Yule, or the period around the winter solstice, is a traditional pagan time for sharing food with family, friends and the wider community. Whether you are having a party, a small family meal or planning to surprise your work colleagues with some festive treats, you can take inspiration from the season for the food that you prepare.
Mid-winter feasts were a means of using up foods that had been in storage for some time and that may not last until spring without spoiling. It was also an opportunity to dispatch one or two animals in order to make the fodder last longer for the remaining livestock. Sheep and cattle, animals that do not generally eat human food scraps, would have been chosen above pigs or poultry.
While a traditional roast dinner is a favourite holiday meal, it does take a lot of preparation and precision timing. If you are entertaining guests, you may want to spend more time with them than in the kitchen. An alternative main course is to serve up a hearty stew with a rich gravy. This can be prepared and left to cook in a low oven.
Grain would have been available, as would other dried fruits, meats and nuts. Baking your own bread will fill your home with a wonderful aroma, and you can experiment with different flours and additions. Savoury scones, either with cheese or dried herbs included, can be served with the meat stew as an alternative to bread or dumplings.
Preserving summer fruits in alcohol is a great way to make them last, and if you choose decorative bottles or jars, these make perfect Yule gifts. Apricots and peaches go well with brandy. Any red berries can be preserved in vodka, and slices of orange or tangerine go really well with whiskey.
If you are thinking of giving cookies as gifts for Yule, or perhaps taking some in to your workplace to share, you can add a pagan touch to these too. Simple shortbread circles can be decorated with runes either piped or painted onto plain icing. Dried cranberries soaked in the alcohol of your choice can be added to oat cookies for a very adult treat.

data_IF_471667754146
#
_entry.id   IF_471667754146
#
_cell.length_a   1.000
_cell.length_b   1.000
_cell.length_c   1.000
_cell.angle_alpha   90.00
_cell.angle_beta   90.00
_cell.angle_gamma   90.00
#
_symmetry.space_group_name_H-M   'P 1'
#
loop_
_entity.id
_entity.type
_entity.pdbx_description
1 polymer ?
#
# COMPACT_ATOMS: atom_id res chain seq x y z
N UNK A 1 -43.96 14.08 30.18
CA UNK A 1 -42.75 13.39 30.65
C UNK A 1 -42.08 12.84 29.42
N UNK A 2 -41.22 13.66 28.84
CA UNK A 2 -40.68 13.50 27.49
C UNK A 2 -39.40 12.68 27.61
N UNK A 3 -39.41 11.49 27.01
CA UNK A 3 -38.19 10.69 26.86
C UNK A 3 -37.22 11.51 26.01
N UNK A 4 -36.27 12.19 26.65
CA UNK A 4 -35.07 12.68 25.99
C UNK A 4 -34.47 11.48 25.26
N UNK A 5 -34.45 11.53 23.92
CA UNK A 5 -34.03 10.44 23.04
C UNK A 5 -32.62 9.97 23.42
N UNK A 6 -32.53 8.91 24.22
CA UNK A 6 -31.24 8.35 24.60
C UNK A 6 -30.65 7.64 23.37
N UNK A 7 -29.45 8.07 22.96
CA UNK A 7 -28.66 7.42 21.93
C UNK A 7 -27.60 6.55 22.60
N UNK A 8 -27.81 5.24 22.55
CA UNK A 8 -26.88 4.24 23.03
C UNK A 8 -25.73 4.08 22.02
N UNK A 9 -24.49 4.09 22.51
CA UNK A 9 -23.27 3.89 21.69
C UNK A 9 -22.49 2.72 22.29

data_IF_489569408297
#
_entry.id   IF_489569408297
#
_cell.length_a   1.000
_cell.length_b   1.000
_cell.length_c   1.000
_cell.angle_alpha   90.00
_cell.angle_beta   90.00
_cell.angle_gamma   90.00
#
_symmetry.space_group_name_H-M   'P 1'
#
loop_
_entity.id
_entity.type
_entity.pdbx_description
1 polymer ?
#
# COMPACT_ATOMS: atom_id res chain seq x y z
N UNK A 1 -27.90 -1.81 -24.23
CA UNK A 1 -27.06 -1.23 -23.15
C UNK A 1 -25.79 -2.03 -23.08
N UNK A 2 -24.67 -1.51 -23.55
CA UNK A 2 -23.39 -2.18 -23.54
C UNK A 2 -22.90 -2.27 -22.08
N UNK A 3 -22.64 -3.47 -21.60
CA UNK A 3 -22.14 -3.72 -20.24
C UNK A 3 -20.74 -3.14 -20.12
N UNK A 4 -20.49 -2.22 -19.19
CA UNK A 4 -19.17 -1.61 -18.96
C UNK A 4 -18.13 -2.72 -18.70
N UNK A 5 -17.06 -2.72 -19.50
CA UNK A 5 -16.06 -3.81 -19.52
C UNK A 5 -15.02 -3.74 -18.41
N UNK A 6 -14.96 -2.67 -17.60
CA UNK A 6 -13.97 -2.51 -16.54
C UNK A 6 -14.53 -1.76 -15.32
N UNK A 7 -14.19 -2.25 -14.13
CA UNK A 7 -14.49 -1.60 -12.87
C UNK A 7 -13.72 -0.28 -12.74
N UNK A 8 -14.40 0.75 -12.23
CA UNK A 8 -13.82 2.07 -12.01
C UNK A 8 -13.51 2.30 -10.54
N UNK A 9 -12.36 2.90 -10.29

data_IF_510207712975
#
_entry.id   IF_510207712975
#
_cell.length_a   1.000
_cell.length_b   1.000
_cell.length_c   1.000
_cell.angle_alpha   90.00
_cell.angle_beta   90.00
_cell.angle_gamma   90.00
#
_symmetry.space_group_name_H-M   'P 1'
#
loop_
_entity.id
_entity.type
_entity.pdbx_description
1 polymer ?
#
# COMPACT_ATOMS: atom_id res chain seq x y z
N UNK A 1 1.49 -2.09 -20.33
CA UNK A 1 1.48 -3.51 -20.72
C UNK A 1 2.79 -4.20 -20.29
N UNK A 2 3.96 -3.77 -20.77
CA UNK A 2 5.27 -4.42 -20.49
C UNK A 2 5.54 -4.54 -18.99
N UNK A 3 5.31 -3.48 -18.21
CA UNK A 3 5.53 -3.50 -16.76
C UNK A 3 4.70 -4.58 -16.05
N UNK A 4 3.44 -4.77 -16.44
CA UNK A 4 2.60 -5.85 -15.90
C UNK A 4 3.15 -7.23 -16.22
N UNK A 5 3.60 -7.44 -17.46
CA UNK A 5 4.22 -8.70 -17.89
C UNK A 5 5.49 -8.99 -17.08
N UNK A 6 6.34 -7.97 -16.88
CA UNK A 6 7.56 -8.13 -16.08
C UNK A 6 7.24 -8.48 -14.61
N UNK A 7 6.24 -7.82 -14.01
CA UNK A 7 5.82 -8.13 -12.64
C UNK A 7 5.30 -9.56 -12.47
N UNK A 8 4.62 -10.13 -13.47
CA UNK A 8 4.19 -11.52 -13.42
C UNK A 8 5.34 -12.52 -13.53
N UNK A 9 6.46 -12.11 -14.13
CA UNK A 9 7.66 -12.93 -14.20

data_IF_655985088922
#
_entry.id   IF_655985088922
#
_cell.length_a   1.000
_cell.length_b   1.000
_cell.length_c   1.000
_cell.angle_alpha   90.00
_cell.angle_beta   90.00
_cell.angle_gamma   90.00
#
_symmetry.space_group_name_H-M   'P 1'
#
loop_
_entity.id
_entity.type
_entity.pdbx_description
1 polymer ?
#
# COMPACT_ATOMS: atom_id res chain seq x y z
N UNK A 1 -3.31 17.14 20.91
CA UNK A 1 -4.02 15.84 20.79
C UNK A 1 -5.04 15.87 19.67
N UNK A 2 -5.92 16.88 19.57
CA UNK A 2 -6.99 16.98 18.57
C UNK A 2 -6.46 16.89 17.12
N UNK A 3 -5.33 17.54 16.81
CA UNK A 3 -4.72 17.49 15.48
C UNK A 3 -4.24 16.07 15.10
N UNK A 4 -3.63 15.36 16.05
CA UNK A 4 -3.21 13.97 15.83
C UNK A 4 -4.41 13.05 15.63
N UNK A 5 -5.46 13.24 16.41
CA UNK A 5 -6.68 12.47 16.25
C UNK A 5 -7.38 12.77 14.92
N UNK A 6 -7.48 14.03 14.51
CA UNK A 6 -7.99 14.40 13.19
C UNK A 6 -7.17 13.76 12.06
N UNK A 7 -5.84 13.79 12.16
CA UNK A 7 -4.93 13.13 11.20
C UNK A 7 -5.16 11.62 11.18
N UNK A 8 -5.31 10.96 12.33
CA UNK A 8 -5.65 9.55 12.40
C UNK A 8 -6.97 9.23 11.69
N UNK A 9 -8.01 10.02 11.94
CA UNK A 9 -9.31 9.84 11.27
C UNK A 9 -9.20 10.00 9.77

Many of the common Christmas symbols relate equally to Yule, particularly the evergreen holly. You can colour some fondant icing a deep green cut out small holly leaves. Ice some cup cakes with white icing, and then place 3 holly leaves on top with a couple of small red sugar balls for berries.
A traditional Yule log makes a great centrepiece and a good alternative to a heavy Christmas cake. You can purchase a chocolate Swiss Roll or make one yourself.
Place the Swiss Roll onto a flat board and mix up some butter cream with a couple of ounces of cocoa powder added. Spread this over the cake, making horizontal ridges in the icing to resemble tree bark. Sprinkle a little icing sugar over the top to make it look like frost or a light dusting of snow, and add any cake decorations you like such as a robin or a holly sprig.
Whatever foods you choose to serve at Yule, try to use seasonal ingredients rather than those imported from warmer countries, and limit the man-made ingredients you use. Work with the land rather than against it.